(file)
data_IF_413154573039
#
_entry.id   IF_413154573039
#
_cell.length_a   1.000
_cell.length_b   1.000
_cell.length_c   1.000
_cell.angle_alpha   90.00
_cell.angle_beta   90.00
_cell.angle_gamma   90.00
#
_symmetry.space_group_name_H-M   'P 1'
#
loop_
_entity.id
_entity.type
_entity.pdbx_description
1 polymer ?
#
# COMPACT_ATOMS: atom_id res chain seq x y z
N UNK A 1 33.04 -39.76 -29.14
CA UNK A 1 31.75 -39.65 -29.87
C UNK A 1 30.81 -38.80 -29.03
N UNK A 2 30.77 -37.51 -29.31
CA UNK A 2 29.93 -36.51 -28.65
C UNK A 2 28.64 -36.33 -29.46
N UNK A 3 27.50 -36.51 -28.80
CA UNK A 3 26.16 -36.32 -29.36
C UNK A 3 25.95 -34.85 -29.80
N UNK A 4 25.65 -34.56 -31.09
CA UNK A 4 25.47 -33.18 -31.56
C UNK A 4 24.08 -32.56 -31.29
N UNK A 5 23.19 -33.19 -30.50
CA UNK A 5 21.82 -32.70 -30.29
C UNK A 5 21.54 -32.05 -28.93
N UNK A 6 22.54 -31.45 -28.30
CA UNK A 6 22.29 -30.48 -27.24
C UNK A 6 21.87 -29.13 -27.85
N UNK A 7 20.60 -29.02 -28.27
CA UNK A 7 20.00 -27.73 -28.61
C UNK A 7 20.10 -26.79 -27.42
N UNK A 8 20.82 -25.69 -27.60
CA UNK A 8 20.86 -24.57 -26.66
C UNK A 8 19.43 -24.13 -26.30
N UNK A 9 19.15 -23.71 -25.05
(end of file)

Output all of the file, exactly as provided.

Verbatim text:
data_IF_413154573039
#
_entry.id   IF_413154573039
#
_cell.length_a   1.000
_cell.length_b   1.000
_cell.length_c   1.000
_cell.angle_alpha   90.00
_cell.angle_beta   90.00
_cell.angle_gamma   90.00
#
_symmetry.space_group_name_H-M   'P 1'
#
loop_
_entity.id
_entity.type
_entity.pdbx_description
1 polymer ?
#
# COMPACT_ATOMS: atom_id res chain seq x y z
N UNK A 1 33.04 -39.76 -29.14
CA UNK A 1 31.75 -39.65 -29.87
C UNK A 1 30.81 -38.80 -29.03
N UNK A 2 30.77 -37.51 -29.31
CA UNK A 2 29.93 -36.51 -28.65
C UNK A 2 28.64 -36.33 -29.46
N UNK A 3 27.50 -36.51 -28.80
CA UNK A 3 26.16 -36.32 -29.36
C UNK A 3 25.95 -34.85 -29.80
N UNK A 4 25.65 -34.56 -31.09
CA UNK A 4 25.47 -33.18 -31.56
C UNK A 4 24.08 -32.56 -31.29
N UNK A 5 23.19 -33.19 -30.50
CA UNK A 5 21.82 -32.70 -30.29
C UNK A 5 21.54 -32.05 -28.93
N UNK A 6 22.54 -31.45 -28.30
CA UNK A 6 22.29 -30.48 -27.24
C UNK A 6 21.87 -29.13 -27.85
N UNK A 7 20.60 -29.02 -28.27
CA UNK A 7 20.00 -27.73 -28.61
C UNK A 7 20.10 -26.79 -27.42
N UNK A 8 20.82 -25.69 -27.60
CA UNK A 8 20.86 -24.57 -26.66
C UNK A 8 19.43 -24.13 -26.30
N UNK A 9 19.15 -23.71 -25.05